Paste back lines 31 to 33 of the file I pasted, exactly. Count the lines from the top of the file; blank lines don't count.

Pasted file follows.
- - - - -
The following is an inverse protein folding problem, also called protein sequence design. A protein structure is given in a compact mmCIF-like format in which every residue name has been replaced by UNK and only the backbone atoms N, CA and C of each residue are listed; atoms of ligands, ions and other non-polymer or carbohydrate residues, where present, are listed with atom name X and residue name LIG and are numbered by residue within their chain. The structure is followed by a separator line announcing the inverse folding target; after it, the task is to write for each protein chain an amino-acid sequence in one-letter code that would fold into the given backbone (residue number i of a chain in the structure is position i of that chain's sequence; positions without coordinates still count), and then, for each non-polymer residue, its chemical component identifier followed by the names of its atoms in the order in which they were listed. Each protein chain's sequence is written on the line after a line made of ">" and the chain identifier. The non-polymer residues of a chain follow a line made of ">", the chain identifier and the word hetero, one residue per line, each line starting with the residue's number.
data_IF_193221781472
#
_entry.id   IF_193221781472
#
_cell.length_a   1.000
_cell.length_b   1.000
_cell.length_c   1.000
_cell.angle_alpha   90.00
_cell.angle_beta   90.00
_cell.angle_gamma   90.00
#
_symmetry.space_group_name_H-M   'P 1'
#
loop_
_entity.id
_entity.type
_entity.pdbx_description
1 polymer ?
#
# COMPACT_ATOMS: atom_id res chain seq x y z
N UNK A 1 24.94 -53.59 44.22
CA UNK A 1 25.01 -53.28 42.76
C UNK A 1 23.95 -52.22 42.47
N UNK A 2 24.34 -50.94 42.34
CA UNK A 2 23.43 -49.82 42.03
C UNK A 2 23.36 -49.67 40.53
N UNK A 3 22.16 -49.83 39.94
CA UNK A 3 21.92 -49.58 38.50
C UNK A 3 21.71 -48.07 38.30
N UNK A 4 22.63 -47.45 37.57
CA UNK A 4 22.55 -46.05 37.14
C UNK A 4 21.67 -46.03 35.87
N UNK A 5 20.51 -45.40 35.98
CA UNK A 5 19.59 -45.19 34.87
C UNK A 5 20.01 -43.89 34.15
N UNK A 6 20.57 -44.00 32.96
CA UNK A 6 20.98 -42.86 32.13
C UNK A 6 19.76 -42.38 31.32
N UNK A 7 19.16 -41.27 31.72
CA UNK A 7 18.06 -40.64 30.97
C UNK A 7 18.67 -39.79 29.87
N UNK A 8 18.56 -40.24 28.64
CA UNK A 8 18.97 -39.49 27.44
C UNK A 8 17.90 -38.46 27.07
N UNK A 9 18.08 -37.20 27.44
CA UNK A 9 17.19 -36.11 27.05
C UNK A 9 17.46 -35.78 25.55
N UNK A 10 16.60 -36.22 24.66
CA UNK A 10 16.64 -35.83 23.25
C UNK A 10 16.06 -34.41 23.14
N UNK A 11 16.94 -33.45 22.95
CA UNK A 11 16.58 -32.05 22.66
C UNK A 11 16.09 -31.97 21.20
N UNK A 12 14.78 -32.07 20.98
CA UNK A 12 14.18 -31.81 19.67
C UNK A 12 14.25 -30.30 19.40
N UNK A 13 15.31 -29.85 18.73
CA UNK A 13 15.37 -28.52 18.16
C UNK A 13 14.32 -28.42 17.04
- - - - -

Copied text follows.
N UNK A 4 22.63 -47.45 37.57
CA UNK A 4 22.55 -46.05 37.14
C UNK A 4 21.67 -46.03 35.87